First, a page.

They Call Him “Mohammed Concrete”

News from 07/29/2016

Mohammed's home, Syria, lies in ruins, but he still believes in the future. To symbolize it, he has made a wing of concrete for the exhibition "daHEIM – glances into fugitive lives", now showing at the Museum Europäischer Kulturen.

Mohammed Alkhatib vor einem Flügel aus Beton, den er als Teil der Ausstellung „daHeim – Einsichten in flüchtige Leben“ geschaffen hat
© Kristina Heizmann

Mohammed Concrete's home lies in ruins. Rubble covers the ground on which cities once stood. Not even reinforced concrete could withstand the wanton destruction of the war. Despite this, Mohammed believes in the strength of concrete – because he can use it to make anything that he can imagine. 

Mohammed Concrete's real name is Mohammed Alkhatib and he comes from Syria. In 2011, war began to tear his native country apart. The border between the territory controlled by Assad and the territory controlled by the Free Syrian Army ran between his house and the office of his building firm. He commuted back and forth, which made him suspicious in the eyes of the warring parties. He could never be sure that one side or the other would not suddenly arrest him. The economy in the crisis-hit region collapsed. Work became scarce – and so did food. Eventually, Mohammed realized that this war had come to stay. With his wife Iman and his children, he fled first from his home town, then from Syria. Now they are living in a refugee hostel on Staakener Strasse in the Spandau district of Berlin.

Mohammed discovered his affinity for concrete at an early age, when he was learning the basic skills of the building trade from his father. His detailed ornamental work and decor on walls and houses were especially in demand, and his reputation quickly spread beyond the local area. Fame was never important to him, he says. He always wanted his work to be as good as possible and to give people pleasure through its beauty. To this end, he would work for as long as it took to satisfy his own exacting standards, without any concern for fixed hourly rates and regular working hours.

Mohammed can apply a layer of concrete to almost any surface, using it as the basis for creating relief sculptures. He brings them to life with paint or covers them with stones. He has never treated them as mere made-to-order items, more like works of art that take shape in his hands. Nor has he ever needed preliminary sketches. He even claims that he cannot paint at all – the shapes exist in his mind and he transfers them directly to the concrete. Concrete and I, says Mohammed, are on the same wavelength. Back home, whenever he happened upon something ugly, he would simply cover it with a coat of concrete and transform it into something beautiful. He is proud of his creations: his cell phone contains countless photos of works that he created in Syria. He often looks at them these days, while he waits to be allowed to do something here too.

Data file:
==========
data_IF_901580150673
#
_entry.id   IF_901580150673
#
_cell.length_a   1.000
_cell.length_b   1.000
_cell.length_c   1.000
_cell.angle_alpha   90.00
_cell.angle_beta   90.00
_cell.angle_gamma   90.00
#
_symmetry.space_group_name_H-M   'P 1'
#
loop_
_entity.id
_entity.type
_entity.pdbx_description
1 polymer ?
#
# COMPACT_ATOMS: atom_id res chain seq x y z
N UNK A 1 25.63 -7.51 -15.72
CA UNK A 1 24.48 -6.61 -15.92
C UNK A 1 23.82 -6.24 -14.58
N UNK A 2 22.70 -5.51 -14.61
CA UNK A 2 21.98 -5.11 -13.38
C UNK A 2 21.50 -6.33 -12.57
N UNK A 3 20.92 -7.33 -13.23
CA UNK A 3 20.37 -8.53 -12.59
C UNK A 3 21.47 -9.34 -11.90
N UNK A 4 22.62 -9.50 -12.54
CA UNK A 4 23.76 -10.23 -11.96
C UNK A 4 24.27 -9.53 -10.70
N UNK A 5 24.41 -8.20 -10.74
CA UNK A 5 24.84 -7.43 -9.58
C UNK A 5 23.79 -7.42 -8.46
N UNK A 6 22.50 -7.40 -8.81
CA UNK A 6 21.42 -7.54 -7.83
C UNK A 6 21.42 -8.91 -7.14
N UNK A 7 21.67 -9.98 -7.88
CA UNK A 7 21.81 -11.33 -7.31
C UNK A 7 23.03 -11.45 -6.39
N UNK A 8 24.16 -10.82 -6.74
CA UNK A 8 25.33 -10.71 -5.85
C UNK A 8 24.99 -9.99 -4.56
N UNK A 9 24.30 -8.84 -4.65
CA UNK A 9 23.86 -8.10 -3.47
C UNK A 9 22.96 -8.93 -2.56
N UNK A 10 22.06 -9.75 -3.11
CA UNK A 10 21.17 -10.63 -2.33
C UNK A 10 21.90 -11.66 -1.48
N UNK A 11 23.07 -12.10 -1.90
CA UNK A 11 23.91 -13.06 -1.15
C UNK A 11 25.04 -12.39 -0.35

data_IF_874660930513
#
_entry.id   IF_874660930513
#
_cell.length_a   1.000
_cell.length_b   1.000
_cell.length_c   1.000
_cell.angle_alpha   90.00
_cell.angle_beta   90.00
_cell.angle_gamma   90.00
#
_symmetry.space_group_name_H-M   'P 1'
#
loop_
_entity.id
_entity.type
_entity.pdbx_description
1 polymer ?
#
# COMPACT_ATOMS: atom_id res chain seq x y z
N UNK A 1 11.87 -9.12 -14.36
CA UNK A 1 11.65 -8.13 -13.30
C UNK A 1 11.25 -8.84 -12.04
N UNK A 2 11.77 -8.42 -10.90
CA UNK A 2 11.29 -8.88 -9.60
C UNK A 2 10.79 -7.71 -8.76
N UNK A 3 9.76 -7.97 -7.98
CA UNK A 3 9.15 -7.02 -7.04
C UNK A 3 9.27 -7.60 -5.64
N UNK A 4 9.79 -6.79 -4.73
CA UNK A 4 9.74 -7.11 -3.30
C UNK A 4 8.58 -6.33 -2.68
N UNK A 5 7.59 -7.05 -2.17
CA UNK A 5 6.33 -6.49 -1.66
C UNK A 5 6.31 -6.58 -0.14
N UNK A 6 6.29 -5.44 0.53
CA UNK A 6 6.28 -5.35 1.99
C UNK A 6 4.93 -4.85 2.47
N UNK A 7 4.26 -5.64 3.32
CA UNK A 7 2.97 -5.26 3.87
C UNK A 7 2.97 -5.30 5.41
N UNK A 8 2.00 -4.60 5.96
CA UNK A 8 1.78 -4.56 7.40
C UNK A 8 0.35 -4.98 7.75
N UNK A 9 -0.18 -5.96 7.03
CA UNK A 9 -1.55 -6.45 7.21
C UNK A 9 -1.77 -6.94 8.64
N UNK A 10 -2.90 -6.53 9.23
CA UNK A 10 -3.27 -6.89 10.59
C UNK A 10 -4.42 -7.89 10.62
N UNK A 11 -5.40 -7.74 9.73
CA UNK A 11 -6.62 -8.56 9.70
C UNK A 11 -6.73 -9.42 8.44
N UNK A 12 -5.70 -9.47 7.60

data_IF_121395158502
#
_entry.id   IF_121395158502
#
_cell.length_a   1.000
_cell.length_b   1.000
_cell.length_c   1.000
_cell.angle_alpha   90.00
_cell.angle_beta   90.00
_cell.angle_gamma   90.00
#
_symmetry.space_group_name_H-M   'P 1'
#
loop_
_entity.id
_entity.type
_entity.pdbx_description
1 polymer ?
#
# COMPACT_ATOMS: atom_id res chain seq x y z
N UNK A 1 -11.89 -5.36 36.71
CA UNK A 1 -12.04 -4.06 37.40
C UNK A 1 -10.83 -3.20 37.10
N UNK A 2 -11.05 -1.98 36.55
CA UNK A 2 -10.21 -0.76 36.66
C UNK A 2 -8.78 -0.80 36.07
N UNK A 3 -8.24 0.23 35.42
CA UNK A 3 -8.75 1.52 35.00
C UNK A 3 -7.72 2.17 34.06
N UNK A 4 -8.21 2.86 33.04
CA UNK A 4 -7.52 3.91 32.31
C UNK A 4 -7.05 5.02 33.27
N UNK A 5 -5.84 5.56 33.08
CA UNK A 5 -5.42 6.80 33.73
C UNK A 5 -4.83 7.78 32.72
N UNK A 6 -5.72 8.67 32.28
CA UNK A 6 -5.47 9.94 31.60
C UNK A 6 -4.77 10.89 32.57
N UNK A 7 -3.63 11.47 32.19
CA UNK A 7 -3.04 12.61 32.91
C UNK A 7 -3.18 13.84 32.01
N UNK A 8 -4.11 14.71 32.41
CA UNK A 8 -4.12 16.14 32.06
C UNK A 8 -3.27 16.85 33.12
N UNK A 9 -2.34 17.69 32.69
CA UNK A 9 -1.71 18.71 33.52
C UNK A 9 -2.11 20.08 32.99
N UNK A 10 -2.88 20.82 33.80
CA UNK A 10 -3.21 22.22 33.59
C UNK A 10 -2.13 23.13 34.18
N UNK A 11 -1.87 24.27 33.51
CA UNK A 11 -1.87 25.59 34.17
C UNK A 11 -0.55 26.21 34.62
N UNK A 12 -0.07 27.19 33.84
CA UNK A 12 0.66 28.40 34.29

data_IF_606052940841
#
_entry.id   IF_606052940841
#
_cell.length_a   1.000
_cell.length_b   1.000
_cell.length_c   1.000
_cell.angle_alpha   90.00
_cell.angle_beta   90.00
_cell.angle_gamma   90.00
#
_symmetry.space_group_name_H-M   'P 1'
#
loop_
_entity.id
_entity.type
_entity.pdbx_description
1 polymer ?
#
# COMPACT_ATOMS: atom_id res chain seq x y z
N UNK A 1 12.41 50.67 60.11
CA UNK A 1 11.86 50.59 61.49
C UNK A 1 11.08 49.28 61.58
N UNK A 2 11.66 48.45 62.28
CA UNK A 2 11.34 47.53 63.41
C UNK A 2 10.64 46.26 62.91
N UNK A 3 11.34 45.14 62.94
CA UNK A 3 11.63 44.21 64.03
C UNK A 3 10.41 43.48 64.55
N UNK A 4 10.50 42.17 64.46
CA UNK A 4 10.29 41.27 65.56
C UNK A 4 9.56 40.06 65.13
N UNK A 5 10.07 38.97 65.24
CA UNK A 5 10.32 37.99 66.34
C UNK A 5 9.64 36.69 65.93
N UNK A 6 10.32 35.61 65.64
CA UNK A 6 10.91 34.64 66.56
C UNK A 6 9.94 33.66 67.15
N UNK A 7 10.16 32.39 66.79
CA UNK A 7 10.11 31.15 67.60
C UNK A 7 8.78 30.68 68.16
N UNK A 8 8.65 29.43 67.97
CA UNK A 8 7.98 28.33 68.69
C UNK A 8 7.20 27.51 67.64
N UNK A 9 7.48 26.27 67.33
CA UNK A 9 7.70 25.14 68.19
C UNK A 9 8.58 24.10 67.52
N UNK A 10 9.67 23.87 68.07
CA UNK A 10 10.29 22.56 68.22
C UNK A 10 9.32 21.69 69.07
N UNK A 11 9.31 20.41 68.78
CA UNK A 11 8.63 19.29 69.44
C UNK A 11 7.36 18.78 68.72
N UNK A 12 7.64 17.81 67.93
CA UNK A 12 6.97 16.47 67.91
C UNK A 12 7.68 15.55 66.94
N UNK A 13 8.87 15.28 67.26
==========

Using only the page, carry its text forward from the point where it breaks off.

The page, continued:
As part of the KUNSTASYL project, Mohammad has recreated the wing of a lamassu for the exhibition daHEIM – glances into fugitive lives in the Museum Europäischer Kulturen (Museum of European Cultures). He had encountered the Babylonian protective deity, which he knew from his home country, once again at the Pergamon Museum. His own piece is accurate in every detail, with each feather delineated individually. It is a wing made of concrete – because nobody who flees from Syria can simply spread his wings and fly into a secure future. Those who flee war and destruction must make their way laboriously on foot and cannot even be sure of finding a new home. Mohammed considers himself fortunate to have got here. Others still wish that they had wings, so as to fly away from the war and be free. 

He himself has found this possibility of freedom in Germany, he says. Nevertheless, he wants to go back to Syria after the war. If he were not to go back, if not even a few people were to return, who would rebuild the country then? Mohammed Alkhatib is someone who can still make flowers grow, even from concrete. Syria will need people like him.

By Kristina Heizmann

Be sure not to miss it: daHEIM – glances into fugitive lives is on show until July 2, 2017, in the Museum Europäischer Kulturen.

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